Tucson drivers to get pothole relief
City Council approves funds to repair roads.
About $550,000 will go towards repairing and repaving city streets. Video by kgun9.comvideo
TUCSON (KGUN9-TV) – The monsoon is taking on a toll on the city’s roads by making potholes bigger – a problem that Councilman Steve Kozachik wants to fix with the $75,000 his ward saved.
He faced major opposition in a meeting weeks ago when other council members voted against his plan, saying the money should be added to citywide funds. However, it looks like both sides have come upon a compromise – with the approval of a general fund to fixing city streets and the option for Ward 6 to do it on an individual basis.
“It shouldn’t have even been a controversy. This is something that people have done out of ward office budget money for years and years,” Kozachik said. “I was doing what other council members have done in the past, allocating ward money to constituent needs.”
However, Councilwoman Karen Uhlich said Tucson could benefit from the savings of each ward going into a shared pot, as well as increased transparency and accountability with ward spending.
According to Kozachik, she and Councilwoman Regina Romero have both spent extra money in their budget on various projects in the past, such as Habitat for Humanity and Little League.
KGUN9 News asked Uhlich about what Kozachik considered her hypocrisy.
“The question isn’t whether we should invest in streets. It’s whether we should do it in a piecemeal way, ward by ward, or in a coordinated manner,” Uhlich said. “So the precedent in the last few years we have been breaking old patterns and not doing business as usual ... Even last year when all of the ward offices had savings, we worked together and helped fix the city budget.”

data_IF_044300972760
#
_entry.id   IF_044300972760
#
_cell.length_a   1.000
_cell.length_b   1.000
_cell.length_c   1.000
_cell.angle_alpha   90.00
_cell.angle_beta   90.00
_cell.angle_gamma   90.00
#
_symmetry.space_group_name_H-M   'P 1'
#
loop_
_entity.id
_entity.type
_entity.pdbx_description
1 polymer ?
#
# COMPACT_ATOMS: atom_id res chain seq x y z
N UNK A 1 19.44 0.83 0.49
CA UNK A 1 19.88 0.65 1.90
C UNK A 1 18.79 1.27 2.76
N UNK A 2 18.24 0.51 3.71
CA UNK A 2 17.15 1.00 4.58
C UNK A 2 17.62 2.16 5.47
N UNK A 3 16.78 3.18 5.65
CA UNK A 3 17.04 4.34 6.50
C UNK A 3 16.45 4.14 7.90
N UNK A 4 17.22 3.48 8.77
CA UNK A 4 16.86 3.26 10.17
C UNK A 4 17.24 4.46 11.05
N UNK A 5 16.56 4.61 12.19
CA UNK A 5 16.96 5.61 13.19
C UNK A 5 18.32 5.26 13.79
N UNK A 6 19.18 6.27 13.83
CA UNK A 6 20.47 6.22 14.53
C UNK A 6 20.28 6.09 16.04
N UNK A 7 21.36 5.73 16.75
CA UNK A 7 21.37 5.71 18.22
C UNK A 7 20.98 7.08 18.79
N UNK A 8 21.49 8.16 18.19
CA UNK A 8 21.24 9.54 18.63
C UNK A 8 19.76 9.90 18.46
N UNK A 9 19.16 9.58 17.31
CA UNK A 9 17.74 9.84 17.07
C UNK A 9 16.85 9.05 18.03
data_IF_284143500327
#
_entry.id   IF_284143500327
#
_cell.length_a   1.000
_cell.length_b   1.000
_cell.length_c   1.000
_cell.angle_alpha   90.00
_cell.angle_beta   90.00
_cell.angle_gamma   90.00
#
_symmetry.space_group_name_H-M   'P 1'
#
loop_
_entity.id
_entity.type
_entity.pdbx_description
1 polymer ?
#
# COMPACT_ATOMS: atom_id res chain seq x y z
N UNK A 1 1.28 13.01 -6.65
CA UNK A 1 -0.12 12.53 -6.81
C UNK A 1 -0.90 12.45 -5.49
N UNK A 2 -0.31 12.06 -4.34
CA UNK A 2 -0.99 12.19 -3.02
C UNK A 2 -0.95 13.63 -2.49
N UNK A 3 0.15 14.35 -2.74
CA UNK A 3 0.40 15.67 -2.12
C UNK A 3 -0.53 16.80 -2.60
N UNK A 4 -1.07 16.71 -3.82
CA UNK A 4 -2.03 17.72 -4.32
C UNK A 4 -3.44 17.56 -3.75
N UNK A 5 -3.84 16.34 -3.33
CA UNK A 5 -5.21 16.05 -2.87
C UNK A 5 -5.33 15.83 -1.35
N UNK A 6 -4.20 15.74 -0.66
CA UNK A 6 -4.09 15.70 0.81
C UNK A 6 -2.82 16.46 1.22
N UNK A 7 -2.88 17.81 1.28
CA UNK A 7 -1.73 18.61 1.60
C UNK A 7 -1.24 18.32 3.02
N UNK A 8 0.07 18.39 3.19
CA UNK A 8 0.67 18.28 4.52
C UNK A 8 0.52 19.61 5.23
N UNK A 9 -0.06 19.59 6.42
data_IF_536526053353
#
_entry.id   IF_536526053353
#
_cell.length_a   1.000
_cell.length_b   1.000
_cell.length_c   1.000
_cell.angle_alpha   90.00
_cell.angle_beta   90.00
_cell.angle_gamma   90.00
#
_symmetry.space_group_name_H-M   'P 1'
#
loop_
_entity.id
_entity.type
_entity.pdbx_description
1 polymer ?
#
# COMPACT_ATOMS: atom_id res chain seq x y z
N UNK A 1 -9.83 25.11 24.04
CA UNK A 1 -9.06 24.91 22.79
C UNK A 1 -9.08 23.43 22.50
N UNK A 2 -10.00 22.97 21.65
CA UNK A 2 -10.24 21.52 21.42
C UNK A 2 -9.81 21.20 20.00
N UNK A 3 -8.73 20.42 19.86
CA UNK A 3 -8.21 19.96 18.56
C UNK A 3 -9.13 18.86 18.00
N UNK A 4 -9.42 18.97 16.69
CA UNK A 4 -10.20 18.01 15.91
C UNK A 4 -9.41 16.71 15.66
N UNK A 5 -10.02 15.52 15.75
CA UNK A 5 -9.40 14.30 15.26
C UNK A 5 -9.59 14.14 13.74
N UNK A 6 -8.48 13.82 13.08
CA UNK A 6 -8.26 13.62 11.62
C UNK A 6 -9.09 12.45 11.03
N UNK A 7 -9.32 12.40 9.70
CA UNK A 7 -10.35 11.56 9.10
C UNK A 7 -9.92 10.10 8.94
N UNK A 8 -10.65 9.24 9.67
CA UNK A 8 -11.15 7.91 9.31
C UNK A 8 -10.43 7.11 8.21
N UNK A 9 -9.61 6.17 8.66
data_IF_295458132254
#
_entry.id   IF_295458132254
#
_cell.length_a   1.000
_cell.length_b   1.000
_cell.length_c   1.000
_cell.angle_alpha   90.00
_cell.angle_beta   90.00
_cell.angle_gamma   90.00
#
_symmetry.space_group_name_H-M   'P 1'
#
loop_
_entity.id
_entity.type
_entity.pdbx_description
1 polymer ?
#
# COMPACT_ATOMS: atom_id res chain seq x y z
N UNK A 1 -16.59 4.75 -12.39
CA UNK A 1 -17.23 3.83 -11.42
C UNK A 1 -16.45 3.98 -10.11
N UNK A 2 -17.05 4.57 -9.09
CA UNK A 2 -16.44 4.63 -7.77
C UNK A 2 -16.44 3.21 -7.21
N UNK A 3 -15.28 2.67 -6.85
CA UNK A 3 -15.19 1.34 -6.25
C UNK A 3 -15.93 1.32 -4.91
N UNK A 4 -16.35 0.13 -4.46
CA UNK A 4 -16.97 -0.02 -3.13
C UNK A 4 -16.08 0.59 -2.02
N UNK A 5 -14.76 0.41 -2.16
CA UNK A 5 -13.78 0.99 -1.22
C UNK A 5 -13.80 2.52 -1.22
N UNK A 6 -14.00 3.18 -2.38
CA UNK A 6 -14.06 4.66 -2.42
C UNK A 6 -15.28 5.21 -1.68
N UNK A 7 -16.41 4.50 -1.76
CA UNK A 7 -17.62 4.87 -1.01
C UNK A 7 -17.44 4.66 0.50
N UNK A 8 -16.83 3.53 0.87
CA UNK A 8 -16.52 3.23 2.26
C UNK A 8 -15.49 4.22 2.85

However, the City Council appeared to have struck a balance at Wednesday’s study session, by unanimously approving roughly $550,000 for the repairing and repaving of citywide roads, which came from the selling of land.
Jim Glock, the director of Tucson’s Department of Transportation, told 9 On Your Side he will prioritize the areas that need the most improvement. He estimates that the money will fix about 20 miles-worth of roads and the project will start in September, at the earliest.
He also said that the Council will likely approve Kozachik’s plan to fix the potholes only in his ward.
“It’s not a policy issue. This is an issue about politics and partisanship. Quite frankly, let’s get it out of the way and let’s move forward,” Kozachik said.
Uhlich echoed the sentiment: “I think we’re coming to some agreements about how to make sure that we move forward on a better note than we have.”